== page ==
1) Route names make rubbish modifiers because what if the route name changes? And:

2) It’s confusing, because it’s nearly a mile from Brent Cross tube station. West Hampstead Thameslink (euch), by contrast, is right next to West Hampstead tube.

Various other names have been proposed for the station. In one newsletter, it was Brent Cross Parkway; on Wikipedia, it’s currently Brent Cross South, apparently through confusion about the name of the new town centre development.

This week, though, Barnet council quietly confirmed it’d be Brent Cross West:

Whilst the marketing and branding of BXS needs to be developed further, all parties agree that the station name should build upon the Brent Cross identity already established. Given the station is located to the west of Brent Cross, it is considered that the station should be named Brent Cross West. Network Rail have confirmed that this name is acceptable for operational purposes. Consequently, the Committee is asked to approve that the new station be named Brent Cross West.

Where the new station will appear on the map, marked by a silly red arrow. Image: TfL.

That will introduce another irritating anomaly to the map, giving the impression that the existing Brent Cross station is somehow more central than the new one, when in fact they’re either side of the development. And so:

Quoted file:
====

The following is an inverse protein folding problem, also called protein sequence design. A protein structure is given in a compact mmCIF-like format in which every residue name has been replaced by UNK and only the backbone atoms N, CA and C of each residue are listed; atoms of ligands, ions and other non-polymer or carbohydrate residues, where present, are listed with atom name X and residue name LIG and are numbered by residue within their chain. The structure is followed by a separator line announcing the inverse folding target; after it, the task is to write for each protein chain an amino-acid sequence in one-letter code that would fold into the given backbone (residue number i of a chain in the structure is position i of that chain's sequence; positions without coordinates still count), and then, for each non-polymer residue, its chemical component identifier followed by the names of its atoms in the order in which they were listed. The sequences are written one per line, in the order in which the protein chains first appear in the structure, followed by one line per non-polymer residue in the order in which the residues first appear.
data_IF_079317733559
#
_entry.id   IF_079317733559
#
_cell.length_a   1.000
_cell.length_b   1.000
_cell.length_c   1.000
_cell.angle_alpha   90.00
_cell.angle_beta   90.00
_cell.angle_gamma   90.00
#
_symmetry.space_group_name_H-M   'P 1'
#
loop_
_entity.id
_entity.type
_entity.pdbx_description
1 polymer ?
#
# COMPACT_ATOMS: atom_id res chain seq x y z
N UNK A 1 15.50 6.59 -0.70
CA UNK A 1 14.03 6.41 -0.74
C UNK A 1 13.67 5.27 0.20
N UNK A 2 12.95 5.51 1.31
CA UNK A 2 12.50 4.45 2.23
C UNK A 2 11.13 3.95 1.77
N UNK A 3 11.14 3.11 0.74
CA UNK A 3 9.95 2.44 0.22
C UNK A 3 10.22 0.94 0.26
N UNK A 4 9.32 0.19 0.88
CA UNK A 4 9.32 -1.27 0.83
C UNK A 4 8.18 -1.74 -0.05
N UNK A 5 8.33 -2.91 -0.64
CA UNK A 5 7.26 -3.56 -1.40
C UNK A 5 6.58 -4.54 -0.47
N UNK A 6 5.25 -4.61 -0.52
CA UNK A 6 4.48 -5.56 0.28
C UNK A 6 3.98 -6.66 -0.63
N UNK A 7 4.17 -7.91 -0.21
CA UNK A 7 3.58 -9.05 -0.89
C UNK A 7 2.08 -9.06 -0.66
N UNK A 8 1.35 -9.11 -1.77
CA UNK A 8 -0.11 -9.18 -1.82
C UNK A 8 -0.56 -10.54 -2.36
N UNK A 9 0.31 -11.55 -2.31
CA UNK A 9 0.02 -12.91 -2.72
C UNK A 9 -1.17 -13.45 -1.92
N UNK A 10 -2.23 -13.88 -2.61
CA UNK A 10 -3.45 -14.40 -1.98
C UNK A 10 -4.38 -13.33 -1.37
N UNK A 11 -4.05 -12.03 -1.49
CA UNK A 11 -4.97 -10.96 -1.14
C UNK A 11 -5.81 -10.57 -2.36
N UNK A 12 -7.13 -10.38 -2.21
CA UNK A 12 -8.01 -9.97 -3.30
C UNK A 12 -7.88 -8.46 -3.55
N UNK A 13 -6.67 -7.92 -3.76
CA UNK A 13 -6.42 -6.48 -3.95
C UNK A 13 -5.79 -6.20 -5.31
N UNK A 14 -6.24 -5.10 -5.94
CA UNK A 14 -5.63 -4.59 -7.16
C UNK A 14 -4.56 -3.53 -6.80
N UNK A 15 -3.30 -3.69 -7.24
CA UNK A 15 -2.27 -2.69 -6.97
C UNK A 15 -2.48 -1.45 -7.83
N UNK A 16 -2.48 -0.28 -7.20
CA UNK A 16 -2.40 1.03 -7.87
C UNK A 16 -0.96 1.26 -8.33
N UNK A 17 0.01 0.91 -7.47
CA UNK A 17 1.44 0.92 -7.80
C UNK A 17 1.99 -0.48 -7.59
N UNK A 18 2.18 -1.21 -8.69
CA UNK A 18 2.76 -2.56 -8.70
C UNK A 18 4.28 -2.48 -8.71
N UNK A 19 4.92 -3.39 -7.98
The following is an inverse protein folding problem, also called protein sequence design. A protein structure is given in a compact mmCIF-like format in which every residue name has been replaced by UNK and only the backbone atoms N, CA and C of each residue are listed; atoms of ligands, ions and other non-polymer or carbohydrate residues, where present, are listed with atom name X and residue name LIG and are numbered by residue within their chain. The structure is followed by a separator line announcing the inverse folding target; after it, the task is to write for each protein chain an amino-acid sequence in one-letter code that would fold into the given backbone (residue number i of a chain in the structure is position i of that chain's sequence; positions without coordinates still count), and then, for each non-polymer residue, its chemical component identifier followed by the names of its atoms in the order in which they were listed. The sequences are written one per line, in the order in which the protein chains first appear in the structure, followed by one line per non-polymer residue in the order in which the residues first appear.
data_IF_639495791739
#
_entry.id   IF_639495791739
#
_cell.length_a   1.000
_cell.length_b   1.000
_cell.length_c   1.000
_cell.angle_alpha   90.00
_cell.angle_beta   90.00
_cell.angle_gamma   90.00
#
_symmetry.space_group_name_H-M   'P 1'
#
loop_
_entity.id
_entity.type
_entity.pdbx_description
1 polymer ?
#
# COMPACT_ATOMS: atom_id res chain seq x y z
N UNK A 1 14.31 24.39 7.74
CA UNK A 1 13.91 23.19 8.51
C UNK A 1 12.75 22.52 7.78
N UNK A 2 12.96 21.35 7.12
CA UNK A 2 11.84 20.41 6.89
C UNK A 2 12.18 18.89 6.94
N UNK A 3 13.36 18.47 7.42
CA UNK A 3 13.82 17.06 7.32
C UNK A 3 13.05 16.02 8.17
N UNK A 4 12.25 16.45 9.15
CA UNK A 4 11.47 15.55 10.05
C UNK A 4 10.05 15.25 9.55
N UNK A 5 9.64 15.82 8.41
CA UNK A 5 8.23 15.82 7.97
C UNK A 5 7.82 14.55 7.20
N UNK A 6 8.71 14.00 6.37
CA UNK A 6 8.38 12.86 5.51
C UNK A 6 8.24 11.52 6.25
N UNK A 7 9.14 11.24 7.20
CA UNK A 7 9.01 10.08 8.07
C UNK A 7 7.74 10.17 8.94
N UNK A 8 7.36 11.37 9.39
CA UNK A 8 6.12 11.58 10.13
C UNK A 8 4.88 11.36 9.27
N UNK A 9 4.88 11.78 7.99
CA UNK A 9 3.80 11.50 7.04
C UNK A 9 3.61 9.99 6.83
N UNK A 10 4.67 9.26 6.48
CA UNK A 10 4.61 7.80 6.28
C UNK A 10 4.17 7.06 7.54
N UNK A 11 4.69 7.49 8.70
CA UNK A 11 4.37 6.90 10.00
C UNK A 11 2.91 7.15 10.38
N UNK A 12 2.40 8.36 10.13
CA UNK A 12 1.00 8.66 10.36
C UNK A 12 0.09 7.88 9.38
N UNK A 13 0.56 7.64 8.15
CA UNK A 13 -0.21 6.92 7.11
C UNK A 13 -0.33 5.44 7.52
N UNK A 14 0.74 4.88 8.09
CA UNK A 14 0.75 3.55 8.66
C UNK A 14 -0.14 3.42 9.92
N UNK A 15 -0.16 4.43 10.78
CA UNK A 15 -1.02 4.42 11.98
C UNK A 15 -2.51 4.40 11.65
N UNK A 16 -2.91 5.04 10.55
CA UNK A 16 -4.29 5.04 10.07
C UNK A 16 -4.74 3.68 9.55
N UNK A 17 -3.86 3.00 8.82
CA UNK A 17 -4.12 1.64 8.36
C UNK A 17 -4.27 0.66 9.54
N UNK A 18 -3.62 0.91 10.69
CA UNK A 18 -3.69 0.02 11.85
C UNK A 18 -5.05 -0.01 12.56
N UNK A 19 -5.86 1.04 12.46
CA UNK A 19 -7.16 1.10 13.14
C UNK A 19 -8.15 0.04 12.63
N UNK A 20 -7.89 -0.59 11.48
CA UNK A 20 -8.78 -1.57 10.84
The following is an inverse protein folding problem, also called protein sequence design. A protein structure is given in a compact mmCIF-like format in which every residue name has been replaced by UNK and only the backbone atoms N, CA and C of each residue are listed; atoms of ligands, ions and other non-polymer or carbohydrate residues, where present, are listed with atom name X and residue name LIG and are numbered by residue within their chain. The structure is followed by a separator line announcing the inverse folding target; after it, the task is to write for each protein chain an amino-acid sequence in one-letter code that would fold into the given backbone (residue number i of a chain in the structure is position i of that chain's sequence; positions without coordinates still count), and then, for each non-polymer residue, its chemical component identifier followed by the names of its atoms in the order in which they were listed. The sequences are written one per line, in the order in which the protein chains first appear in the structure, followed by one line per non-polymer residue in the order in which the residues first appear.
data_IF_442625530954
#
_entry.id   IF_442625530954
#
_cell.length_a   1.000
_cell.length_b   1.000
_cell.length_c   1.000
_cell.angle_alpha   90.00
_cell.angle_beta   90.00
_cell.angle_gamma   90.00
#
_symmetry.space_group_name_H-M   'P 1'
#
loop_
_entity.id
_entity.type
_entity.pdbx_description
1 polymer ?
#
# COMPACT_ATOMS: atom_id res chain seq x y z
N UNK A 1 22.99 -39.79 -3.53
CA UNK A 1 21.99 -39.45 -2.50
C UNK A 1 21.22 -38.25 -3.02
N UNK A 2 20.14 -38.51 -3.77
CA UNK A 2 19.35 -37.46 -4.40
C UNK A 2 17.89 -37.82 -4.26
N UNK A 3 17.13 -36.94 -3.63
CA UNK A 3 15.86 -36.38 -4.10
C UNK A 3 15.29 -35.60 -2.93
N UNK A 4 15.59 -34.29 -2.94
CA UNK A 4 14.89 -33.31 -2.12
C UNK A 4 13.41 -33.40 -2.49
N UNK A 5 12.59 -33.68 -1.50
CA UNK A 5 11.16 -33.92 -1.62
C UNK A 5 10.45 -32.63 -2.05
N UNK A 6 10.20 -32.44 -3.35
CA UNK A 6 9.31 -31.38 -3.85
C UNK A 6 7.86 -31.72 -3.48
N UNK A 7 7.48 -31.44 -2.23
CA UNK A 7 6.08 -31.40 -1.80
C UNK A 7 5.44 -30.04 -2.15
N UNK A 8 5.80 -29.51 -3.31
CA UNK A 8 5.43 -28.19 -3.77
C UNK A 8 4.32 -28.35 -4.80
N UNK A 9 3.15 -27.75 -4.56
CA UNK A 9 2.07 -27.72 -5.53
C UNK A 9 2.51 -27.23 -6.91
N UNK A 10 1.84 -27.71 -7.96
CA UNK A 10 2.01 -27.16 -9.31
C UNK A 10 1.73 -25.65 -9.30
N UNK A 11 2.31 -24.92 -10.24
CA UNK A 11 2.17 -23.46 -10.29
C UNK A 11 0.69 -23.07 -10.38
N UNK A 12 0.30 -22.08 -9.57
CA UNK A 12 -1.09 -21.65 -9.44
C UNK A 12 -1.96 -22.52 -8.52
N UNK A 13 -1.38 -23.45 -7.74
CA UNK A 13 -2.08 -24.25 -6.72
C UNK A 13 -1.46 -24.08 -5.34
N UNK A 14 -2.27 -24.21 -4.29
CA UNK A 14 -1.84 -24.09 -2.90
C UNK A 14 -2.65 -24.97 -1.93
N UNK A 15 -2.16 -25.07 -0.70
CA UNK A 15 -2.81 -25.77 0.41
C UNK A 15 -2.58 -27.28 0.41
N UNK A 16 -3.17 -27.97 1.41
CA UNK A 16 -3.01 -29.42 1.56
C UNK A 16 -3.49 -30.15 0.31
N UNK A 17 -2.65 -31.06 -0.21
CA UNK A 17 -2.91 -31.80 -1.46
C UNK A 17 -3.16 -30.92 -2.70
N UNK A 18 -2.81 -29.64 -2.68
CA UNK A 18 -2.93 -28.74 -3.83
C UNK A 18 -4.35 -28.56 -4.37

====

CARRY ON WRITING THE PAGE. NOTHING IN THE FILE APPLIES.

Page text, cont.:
Consideration has also been given as to whether to pursue a name change for the tube station from “Brent Cross” to “Brent Cross East”.

Which would sort of make sense, wouldn’t it? But alas:

However owing to the very high cost of changing maps and signage London-wide this is not currently being pursued.

This is probably for the best. Only a handful of tube stations have been renamed since 1950: the last was Shepherd’s Bush Market, which was until 2008 was simply Shepherd's Bush, despite being quite a long way from the Shepherd's Bush station on the Central line. That, to me, suggests that one of the two Bethnal Green stations might be a more plausible candidate for an early rename.


At any rate: it seems unlikely that TfL will be renaming its Brent Cross station to encourage more people to use the new national rail one any time soon. But at least it won’t be Brent Cross Thameslink.

Jonn Elledge is the editor of CityMetric. He is on Twitter as @jonnelledge and also has a Facebook page now for some reason.